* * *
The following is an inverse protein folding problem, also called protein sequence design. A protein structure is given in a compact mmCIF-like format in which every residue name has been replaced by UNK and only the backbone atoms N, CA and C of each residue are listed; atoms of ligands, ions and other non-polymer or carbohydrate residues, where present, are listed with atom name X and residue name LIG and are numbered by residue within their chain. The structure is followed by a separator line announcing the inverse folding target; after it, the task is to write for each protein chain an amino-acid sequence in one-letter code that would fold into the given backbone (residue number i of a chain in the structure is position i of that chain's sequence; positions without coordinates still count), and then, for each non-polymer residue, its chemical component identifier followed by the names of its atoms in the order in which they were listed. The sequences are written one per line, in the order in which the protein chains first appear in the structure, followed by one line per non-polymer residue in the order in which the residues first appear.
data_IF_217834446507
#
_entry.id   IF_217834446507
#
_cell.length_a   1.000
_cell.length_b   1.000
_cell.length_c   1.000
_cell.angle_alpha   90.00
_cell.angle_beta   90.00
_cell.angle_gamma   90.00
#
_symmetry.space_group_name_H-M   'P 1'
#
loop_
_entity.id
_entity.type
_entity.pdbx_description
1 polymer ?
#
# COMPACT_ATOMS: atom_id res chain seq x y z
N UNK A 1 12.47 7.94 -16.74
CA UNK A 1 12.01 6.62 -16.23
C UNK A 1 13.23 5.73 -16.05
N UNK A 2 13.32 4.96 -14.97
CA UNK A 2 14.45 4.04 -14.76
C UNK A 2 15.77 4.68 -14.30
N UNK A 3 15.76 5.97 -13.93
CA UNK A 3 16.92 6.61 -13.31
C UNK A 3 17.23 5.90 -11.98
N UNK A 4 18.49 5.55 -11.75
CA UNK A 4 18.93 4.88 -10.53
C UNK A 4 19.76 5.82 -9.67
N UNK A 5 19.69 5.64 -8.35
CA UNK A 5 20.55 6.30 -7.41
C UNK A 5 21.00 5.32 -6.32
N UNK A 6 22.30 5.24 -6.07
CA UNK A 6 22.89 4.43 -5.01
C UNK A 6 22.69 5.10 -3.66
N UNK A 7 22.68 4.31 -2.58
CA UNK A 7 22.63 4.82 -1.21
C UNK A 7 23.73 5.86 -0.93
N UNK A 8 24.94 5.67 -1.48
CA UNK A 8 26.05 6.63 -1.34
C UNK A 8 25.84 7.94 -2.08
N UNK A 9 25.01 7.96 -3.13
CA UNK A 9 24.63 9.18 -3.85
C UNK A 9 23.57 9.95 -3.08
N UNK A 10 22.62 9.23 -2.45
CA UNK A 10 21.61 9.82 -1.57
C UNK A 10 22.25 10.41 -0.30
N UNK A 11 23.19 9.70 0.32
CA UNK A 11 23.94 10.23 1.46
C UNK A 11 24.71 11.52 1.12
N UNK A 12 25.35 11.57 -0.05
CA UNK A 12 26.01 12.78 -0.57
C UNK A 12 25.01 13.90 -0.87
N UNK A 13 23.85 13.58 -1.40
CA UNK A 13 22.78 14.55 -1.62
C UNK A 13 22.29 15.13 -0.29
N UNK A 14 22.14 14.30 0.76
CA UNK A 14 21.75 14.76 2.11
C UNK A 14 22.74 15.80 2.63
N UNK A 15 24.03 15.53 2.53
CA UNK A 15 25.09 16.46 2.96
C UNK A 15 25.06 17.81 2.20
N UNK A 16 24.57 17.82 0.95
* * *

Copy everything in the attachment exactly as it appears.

The following is an inverse protein folding problem, also called protein sequence design. A protein structure is given in a compact mmCIF-like format in which every residue name has been replaced by UNK and only the backbone atoms N, CA and C of each residue are listed; atoms of ligands, ions and other non-polymer or carbohydrate residues, where present, are listed with atom name X and residue name LIG and are numbered by residue within their chain. The structure is followed by a separator line announcing the inverse folding target; after it, the task is to write for each protein chain an amino-acid sequence in one-letter code that would fold into the given backbone (residue number i of a chain in the structure is position i of that chain's sequence; positions without coordinates still count), and then, for each non-polymer residue, its chemical component identifier followed by the names of its atoms in the order in which they were listed. The sequences are written one per line, in the order in which the protein chains first appear in the structure, followed by one line per non-polymer residue in the order in which the residues first appear.
data_IF_217834446507
#
_entry.id   IF_217834446507
#
_cell.length_a   1.000
_cell.length_b   1.000
_cell.length_c   1.000
_cell.angle_alpha   90.00
_cell.angle_beta   90.00
_cell.angle_gamma   90.00
#
_symmetry.space_group_name_H-M   'P 1'
#
loop_
_entity.id
_entity.type
_entity.pdbx_description
1 polymer ?
#
# COMPACT_ATOMS: atom_id res chain seq x y z
N UNK A 1 12.47 7.94 -16.74
CA UNK A 1 12.01 6.62 -16.23
C UNK A 1 13.23 5.73 -16.05
N UNK A 2 13.32 4.96 -14.97
CA UNK A 2 14.45 4.04 -14.76
C UNK A 2 15.77 4.68 -14.30
N UNK A 3 15.76 5.97 -13.93
CA UNK A 3 16.92 6.61 -13.31
C UNK A 3 17.23 5.90 -11.98
N UNK A 4 18.49 5.55 -11.75
CA UNK A 4 18.93 4.88 -10.53
C UNK A 4 19.76 5.82 -9.67
N UNK A 5 19.69 5.64 -8.35
CA UNK A 5 20.55 6.30 -7.41
C UNK A 5 21.00 5.32 -6.32
N UNK A 6 22.30 5.24 -6.07
CA UNK A 6 22.89 4.43 -5.01
C UNK A 6 22.69 5.10 -3.66
N UNK A 7 22.68 4.31 -2.58
CA UNK A 7 22.63 4.82 -1.21
C UNK A 7 23.73 5.86 -0.93
N UNK A 8 24.94 5.67 -1.48
CA UNK A 8 26.05 6.63 -1.34
C UNK A 8 25.84 7.94 -2.08
N UNK A 9 25.01 7.96 -3.13
CA UNK A 9 24.63 9.18 -3.85
C UNK A 9 23.57 9.95 -3.08
N UNK A 10 22.62 9.23 -2.45
CA UNK A 10 21.61 9.82 -1.57
C UNK A 10 22.25 10.41 -0.30
N UNK A 11 23.19 9.70 0.32
CA UNK A 11 23.94 10.23 1.46
C UNK A 11 24.71 11.52 1.12
N UNK A 12 25.35 11.57 -0.05
CA UNK A 12 26.01 12.78 -0.57
C UNK A 12 25.01 13.90 -0.87
N UNK A 13 23.85 13.58 -1.40
CA UNK A 13 22.78 14.55 -1.62
C UNK A 13 22.29 15.13 -0.29
N UNK A 14 22.14 14.30 0.76
CA UNK A 14 21.75 14.76 2.11
C UNK A 14 22.74 15.80 2.63
N UNK A 15 24.03 15.53 2.53
CA UNK A 15 25.09 16.46 2.96
C UNK A 15 25.06 17.81 2.20
N UNK A 16 24.57 17.82 0.95